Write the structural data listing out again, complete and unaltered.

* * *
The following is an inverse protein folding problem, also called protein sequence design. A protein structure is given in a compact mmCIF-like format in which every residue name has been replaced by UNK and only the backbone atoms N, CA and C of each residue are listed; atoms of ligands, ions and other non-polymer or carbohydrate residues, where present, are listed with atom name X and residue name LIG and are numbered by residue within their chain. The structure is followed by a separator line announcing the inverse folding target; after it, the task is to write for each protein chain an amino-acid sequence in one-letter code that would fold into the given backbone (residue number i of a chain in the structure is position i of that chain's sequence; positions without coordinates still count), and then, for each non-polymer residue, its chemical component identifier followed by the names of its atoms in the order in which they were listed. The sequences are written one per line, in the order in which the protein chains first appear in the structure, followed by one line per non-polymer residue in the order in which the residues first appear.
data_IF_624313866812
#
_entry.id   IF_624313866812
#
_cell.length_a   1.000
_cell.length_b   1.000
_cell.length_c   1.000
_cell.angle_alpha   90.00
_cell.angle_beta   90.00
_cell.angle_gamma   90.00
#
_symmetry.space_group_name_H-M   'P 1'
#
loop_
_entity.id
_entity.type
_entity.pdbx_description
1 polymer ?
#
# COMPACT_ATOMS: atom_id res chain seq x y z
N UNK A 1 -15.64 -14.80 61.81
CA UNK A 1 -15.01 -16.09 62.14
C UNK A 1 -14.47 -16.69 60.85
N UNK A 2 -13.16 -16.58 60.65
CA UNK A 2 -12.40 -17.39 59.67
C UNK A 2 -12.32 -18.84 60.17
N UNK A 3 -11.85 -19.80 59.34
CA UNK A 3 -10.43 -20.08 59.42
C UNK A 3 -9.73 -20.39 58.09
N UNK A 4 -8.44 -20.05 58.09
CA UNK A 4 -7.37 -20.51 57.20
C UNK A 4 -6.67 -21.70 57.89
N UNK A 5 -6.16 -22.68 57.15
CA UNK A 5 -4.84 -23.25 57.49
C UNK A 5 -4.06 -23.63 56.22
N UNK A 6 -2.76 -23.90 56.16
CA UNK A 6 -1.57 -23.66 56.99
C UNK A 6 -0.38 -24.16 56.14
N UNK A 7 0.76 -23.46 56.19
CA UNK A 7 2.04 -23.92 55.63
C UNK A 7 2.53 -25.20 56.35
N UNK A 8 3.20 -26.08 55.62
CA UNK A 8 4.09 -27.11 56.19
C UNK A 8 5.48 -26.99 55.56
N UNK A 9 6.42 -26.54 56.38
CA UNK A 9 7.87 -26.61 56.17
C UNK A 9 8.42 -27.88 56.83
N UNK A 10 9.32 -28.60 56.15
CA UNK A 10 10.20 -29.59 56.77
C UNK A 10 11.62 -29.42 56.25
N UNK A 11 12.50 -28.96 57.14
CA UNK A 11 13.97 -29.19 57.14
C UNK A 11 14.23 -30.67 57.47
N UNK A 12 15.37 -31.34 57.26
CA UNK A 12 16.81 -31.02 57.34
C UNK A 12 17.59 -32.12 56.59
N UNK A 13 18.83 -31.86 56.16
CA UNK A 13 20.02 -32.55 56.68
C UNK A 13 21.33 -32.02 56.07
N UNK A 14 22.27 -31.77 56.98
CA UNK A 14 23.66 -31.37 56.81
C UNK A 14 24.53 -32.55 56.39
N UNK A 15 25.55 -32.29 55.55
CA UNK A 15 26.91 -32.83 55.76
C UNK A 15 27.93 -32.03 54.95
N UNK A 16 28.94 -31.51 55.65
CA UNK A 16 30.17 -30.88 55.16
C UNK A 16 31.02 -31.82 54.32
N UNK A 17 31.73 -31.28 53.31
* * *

The following is an inverse protein folding problem, also called protein sequence design. A protein structure is given in a compact mmCIF-like format in which every residue name has been replaced by UNK and only the backbone atoms N, CA and C of each residue are listed; atoms of ligands, ions and other non-polymer or carbohydrate residues, where present, are listed with atom name X and residue name LIG and are numbered by residue within their chain. The structure is followed by a separator line announcing the inverse folding target; after it, the task is to write for each protein chain an amino-acid sequence in one-letter code that would fold into the given backbone (residue number i of a chain in the structure is position i of that chain's sequence; positions without coordinates still count), and then, for each non-polymer residue, its chemical component identifier followed by the names of its atoms in the order in which they were listed. The sequences are written one per line, in the order in which the protein chains first appear in the structure, followed by one line per non-polymer residue in the order in which the residues first appear.
data_IF_624313866812
#
_entry.id   IF_624313866812
#
_cell.length_a   1.000
_cell.length_b   1.000
_cell.length_c   1.000
_cell.angle_alpha   90.00
_cell.angle_beta   90.00
_cell.angle_gamma   90.00
#
_symmetry.space_group_name_H-M   'P 1'
#
loop_
_entity.id
_entity.type
_entity.pdbx_description
1 polymer ?
#
# COMPACT_ATOMS: atom_id res chain seq x y z
N UNK A 1 -15.64 -14.80 61.81
CA UNK A 1 -15.01 -16.09 62.14
C UNK A 1 -14.47 -16.69 60.85
N UNK A 2 -13.16 -16.58 60.65
CA UNK A 2 -12.40 -17.39 59.67
C UNK A 2 -12.32 -18.84 60.17
N UNK A 3 -11.85 -19.80 59.34
CA UNK A 3 -10.43 -20.08 59.42
C UNK A 3 -9.73 -20.39 58.09
N UNK A 4 -8.44 -20.05 58.09
CA UNK A 4 -7.37 -20.51 57.20
C UNK A 4 -6.67 -21.70 57.89
N UNK A 5 -6.16 -22.68 57.15
CA UNK A 5 -4.84 -23.25 57.49
C UNK A 5 -4.06 -23.63 56.22
N UNK A 6 -2.76 -23.90 56.16
CA UNK A 6 -1.57 -23.66 56.99
C UNK A 6 -0.38 -24.16 56.14
N UNK A 7 0.76 -23.46 56.19
CA UNK A 7 2.04 -23.92 55.63
C UNK A 7 2.53 -25.20 56.35
N UNK A 8 3.20 -26.08 55.62
CA UNK A 8 4.09 -27.11 56.19
C UNK A 8 5.48 -26.99 55.56
N UNK A 9 6.42 -26.54 56.38
CA UNK A 9 7.87 -26.61 56.17
C UNK A 9 8.42 -27.88 56.83
N UNK A 10 9.32 -28.60 56.15
CA UNK A 10 10.20 -29.59 56.77
C UNK A 10 11.62 -29.42 56.25
N UNK A 11 12.50 -28.96 57.14
CA UNK A 11 13.97 -29.19 57.14
C UNK A 11 14.23 -30.67 57.47
N UNK A 12 15.37 -31.34 57.26
CA UNK A 12 16.81 -31.02 57.34
C UNK A 12 17.59 -32.12 56.59
N UNK A 13 18.83 -31.86 56.16
CA UNK A 13 20.02 -32.55 56.68
C UNK A 13 21.33 -32.02 56.07
N UNK A 14 22.27 -31.77 56.98
CA UNK A 14 23.66 -31.37 56.81
C UNK A 14 24.53 -32.55 56.39
N UNK A 15 25.55 -32.29 55.55
CA UNK A 15 26.91 -32.83 55.76
C UNK A 15 27.93 -32.03 54.95
N UNK A 16 28.94 -31.51 55.65
CA UNK A 16 30.17 -30.88 55.16
C UNK A 16 31.02 -31.82 54.32
N UNK A 17 31.73 -31.28 53.31